Grilled Chicken &
A great chicken wing has a delicious exterior, but incredible chicken has fall off the bones well seasoned meat on the interior as well. There are few things more amazing than truly succulent chicken. Not wet but not dry, not salty but well seasoned, this sort of two step is very difficult with chicken and if you don’t believe me, feel free to give a whirl.

Beef Brisket
Again, brilliantly almost smoked like meat juicy and tender on the inside. Crisp hearty bark on the outside, any man in Texas would stand up and salute. 

I have nothing but wonder and joy that every single bite of this meal was satisfaction. A home with atmosphere, good conversation and delicious food is all one can ask of this life and in fact.

Happy eating

Thank you again Aunt Karen and Company

Cinnamon rolls grilled

Most Fridays I decide that the week has been so busy and that I have accomplished so much, that I deserve to treat myself to some kind of edible reward. Often this will manifest itself in the afternoon with a beer at one of the local Boulder pubs (more on these in the future). But today’s unique experience lead me to pick up a grilled cinnamon roll from the Unseen Bean.

I always have a hard time convincing myself to enjoy sweet things at breakfast. I usually will go for the protein as my blood sugar will spike and I will feel really sick. With that in mind, it is a rare instance for me to order any sort of sweet first thing in the morning. But after pinning over the selection, I spied a small cinnamon roll sitting the front of the case all by its lonesome.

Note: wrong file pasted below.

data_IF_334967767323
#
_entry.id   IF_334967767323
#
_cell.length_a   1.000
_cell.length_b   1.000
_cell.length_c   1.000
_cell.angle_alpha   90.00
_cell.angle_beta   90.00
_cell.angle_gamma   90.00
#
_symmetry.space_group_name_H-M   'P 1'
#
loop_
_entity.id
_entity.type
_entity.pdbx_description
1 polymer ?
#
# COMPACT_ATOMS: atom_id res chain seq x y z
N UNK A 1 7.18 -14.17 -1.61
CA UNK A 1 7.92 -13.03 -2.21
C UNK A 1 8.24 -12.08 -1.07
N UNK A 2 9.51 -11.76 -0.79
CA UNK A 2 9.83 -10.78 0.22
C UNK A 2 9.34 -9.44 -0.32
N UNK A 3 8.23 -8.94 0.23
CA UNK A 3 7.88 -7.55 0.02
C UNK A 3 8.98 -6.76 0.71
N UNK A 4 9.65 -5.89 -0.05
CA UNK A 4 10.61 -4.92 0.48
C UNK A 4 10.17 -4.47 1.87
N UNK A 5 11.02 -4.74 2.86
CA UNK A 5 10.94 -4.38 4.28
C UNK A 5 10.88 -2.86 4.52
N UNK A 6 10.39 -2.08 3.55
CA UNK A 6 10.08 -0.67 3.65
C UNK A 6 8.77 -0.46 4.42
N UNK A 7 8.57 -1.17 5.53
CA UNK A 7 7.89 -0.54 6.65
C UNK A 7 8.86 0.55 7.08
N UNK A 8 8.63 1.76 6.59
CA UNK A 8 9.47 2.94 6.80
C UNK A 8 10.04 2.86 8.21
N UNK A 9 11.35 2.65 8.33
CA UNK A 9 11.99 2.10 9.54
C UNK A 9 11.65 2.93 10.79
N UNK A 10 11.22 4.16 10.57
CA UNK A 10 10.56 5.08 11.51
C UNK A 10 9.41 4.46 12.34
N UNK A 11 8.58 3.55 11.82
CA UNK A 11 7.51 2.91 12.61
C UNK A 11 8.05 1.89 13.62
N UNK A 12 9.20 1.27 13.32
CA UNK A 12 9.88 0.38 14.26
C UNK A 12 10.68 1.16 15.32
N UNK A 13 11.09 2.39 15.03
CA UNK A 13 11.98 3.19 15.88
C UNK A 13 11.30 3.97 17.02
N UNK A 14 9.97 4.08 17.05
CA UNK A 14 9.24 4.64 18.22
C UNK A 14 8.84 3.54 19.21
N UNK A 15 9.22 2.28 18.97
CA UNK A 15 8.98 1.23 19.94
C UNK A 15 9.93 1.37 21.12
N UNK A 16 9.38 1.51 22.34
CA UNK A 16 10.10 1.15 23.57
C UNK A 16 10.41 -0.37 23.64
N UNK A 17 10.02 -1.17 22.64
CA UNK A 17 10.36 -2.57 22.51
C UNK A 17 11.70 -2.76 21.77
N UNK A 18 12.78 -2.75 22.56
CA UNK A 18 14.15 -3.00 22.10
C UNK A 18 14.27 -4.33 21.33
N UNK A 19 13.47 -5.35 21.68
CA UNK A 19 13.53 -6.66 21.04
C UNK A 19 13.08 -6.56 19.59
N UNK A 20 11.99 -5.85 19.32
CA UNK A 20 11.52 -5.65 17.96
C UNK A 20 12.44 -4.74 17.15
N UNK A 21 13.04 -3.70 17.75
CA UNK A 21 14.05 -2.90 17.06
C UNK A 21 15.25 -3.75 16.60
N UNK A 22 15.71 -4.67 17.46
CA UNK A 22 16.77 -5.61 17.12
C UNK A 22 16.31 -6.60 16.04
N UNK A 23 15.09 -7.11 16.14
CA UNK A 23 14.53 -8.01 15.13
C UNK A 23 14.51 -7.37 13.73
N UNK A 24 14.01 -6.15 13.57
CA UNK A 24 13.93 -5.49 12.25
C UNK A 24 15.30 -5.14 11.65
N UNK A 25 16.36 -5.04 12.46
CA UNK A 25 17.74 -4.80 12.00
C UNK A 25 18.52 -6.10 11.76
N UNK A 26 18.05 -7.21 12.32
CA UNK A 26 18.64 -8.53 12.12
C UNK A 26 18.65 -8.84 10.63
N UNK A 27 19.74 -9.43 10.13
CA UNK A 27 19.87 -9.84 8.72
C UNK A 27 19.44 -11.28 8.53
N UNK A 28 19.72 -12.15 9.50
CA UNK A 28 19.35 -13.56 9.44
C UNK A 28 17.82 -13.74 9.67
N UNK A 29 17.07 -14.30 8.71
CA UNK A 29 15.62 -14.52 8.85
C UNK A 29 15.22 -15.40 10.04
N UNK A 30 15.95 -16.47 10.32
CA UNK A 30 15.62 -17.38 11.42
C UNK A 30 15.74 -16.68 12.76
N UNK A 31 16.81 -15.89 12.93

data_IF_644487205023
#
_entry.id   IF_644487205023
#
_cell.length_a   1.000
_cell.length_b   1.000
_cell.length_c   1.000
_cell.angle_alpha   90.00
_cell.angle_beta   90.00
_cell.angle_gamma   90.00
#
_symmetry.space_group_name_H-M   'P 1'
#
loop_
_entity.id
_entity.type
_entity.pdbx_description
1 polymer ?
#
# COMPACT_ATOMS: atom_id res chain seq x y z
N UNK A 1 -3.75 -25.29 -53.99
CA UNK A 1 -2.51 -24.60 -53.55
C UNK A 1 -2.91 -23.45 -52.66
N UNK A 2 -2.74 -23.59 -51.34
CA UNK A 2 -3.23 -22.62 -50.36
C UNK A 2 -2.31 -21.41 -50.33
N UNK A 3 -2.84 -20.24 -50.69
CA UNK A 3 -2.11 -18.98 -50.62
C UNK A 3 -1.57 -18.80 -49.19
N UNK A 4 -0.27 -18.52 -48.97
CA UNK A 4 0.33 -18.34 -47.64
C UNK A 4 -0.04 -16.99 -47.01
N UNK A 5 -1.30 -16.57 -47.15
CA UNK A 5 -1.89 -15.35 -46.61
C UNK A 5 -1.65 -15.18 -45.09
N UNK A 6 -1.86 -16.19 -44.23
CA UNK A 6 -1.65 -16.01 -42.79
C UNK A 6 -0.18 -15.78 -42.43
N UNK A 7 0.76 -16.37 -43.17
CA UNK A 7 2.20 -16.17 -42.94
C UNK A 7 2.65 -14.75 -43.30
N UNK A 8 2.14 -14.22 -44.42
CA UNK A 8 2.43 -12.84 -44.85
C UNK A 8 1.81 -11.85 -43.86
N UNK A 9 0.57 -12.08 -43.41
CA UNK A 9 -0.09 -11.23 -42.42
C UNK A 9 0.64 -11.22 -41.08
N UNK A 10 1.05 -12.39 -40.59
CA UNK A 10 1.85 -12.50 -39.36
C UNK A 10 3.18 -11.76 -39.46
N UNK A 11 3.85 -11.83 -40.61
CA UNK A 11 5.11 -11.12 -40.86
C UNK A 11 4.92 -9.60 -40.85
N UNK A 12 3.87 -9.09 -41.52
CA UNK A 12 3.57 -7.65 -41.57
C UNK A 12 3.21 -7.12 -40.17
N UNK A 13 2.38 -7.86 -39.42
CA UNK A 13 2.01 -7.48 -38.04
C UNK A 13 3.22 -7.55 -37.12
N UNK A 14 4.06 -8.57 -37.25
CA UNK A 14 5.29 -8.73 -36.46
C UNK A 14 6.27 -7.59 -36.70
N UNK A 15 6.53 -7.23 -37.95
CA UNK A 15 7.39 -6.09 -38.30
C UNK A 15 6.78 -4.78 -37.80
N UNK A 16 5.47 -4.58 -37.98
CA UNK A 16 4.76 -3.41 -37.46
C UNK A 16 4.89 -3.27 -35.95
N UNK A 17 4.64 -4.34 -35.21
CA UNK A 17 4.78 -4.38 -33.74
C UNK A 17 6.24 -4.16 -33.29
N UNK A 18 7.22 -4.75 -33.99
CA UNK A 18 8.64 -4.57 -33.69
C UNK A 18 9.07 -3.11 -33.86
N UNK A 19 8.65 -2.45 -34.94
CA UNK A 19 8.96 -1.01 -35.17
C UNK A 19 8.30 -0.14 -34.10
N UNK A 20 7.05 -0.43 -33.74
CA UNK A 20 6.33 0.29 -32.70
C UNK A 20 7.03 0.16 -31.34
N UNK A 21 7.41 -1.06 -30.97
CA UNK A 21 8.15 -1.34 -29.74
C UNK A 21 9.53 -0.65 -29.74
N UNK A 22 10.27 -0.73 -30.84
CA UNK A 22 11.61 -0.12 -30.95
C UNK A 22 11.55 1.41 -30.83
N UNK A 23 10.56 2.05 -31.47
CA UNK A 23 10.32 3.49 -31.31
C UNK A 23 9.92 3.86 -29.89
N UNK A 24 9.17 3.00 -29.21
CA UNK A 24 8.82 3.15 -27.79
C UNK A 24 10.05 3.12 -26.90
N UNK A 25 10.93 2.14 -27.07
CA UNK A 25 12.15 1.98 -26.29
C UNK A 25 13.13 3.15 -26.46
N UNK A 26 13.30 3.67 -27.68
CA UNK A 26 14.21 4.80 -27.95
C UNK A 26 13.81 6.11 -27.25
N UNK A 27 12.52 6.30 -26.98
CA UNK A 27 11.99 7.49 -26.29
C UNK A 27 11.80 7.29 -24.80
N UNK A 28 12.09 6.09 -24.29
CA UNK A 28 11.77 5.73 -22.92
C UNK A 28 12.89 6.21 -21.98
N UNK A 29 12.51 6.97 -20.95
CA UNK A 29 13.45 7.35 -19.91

He seemed to be an omen of good fortune, and so I asked our baristess to prepare him for consumption. After about 2 minutes on the panini grill he had been transformed into some kind of warm morsel of comfort. Richly filled with chopped pecans, ground wheat, cinnamon and a light glaze, the swirled pastry tore apart in my hands soft but firmly bite after bite.

There really is nothing quite as spectacular as something so comforting and warm in the morning. The best part was that there was very little overbearing sweetness. If this had been acquired at a grocery store, the entire experience would have left me in a diabetic coma. But to my surprise and enjoyment, this tender offering was a well balanced combination of richness and texture. The pronounced aroma and taste of cinnamon was excellent and combined with the crunch of the now warmed pecan chunks, left a feeling of utter satisfaction lingering on until past the noon hour.

Thanks to the great staff at the Unseen Bean for making this morning’s non-traditional breakfast a pleasant one.